Defeating Breast Cancer

through Awareness, Research and Prevention


Cancer is the second leading killer of women in the United States after heart disease. While late stage cancer has a high mortality rate, many early breast cancers are curable with timely and appropriate treatments. For example, the five-year survival rate for Stage 0 breast cancer patients is 93% while that for Stage IV patients is only 15%. The mortality rate for metastic breast cancer today is the same as it was 40 years ago?
That is why increased risk assessment and early detection efforts yield the biggest dividends and why we focus our efforts on furthering risk assessment and early detection.

 

Our foundation dedicates its resources to help funding for genetic testing for high risk women within our own community. We want women who are at risk to be able to receive all genetic testing to aid in early detection, regardless of their financial situation. We are committed to our community, and are showing that commitment by partnering with the Parker Family Health Center’s “Women’s Breast Health Initiative”.

Breast Cancer Blog


Breast Cancer Events


  • OCT 21 1:00 PM

    Utah Business Women promote upcoming breast cancer awareness events

    Utah Business Women is launching their annual Breast Cancer Awareness campaign for the month of October. They will bring awareness to the St. George area with a number...

    read more...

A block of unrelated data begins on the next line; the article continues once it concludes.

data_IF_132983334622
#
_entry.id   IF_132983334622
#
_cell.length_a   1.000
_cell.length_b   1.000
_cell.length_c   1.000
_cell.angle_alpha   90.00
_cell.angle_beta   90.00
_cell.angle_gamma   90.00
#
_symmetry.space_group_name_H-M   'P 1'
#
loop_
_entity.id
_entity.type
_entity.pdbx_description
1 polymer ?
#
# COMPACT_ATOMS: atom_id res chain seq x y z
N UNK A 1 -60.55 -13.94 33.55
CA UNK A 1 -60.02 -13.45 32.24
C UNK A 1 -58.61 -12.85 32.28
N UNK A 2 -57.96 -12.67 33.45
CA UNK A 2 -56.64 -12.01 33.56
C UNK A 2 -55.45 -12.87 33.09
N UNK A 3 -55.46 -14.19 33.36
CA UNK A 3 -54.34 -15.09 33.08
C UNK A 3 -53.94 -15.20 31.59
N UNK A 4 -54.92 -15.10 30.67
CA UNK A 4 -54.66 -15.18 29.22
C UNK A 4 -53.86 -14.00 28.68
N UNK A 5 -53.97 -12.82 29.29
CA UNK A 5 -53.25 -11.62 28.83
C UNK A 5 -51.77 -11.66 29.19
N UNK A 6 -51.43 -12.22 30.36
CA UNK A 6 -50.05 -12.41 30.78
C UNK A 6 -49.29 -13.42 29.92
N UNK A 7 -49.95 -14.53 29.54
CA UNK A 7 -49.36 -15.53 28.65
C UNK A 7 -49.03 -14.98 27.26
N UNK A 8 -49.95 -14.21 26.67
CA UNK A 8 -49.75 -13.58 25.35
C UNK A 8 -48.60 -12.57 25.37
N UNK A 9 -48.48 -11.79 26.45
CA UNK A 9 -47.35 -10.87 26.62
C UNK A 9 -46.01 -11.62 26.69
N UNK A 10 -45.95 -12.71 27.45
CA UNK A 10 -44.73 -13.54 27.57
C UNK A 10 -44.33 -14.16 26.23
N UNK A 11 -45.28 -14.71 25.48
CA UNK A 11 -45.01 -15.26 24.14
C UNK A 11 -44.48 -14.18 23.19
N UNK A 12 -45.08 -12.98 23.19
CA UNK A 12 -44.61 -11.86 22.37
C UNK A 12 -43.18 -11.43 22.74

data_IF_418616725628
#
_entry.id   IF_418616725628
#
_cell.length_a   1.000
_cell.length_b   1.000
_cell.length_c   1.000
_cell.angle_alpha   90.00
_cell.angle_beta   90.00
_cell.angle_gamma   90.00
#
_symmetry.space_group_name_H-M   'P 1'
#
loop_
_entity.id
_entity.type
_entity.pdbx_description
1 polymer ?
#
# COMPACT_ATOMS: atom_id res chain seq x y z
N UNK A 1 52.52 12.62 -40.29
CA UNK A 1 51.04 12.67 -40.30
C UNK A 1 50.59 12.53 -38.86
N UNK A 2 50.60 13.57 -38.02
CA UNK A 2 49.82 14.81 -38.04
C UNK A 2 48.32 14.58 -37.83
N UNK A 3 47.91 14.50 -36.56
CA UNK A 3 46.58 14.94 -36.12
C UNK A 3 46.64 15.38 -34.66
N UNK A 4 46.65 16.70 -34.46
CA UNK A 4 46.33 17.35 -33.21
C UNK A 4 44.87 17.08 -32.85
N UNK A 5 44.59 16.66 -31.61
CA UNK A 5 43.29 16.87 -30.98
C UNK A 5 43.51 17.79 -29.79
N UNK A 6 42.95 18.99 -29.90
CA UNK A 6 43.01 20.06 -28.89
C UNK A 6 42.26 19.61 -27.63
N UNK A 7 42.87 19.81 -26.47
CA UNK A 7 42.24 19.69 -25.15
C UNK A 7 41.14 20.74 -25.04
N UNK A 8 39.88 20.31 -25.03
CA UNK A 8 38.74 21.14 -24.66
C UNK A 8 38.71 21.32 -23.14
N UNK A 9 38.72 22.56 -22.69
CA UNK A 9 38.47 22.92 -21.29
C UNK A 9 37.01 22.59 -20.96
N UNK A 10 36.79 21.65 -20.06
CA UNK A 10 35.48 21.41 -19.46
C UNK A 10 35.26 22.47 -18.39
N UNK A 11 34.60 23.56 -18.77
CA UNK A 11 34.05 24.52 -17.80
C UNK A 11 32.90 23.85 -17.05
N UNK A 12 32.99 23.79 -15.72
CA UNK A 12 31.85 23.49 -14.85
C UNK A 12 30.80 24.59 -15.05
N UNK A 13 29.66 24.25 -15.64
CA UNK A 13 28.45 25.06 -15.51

• OCT 21 1:00 PM

    Utah Business Women promote upcoming breast cancer awareness events

    Utah Business Women is launching their annual Breast Cancer Awareness campaign for the month of October. They will bring awareness to the St. George area with a number...

    read more...

About Cristine Meredith Miele


Cristine Meredith Miele (“Crissy”) was a mother, wife, avid athlete (tennis player, skier, golfer, and runner), world traveler, chef, gardener, and a dear friend to many. Crissy was diagnosed with Stage 3 breast cancer when she was 28 years old.  Pregnant with her third child, the pair went through a radical mastectomy and several rounds of chemotherapy together. She delivered her baby boy early to begin an even more intense treatment program that included more chemotherapy, a stem cell transplant, radiation, and hormone therapy. Crissy’s prognosis was not good, but she fought hard and lived another twelve years. She resumed playing…

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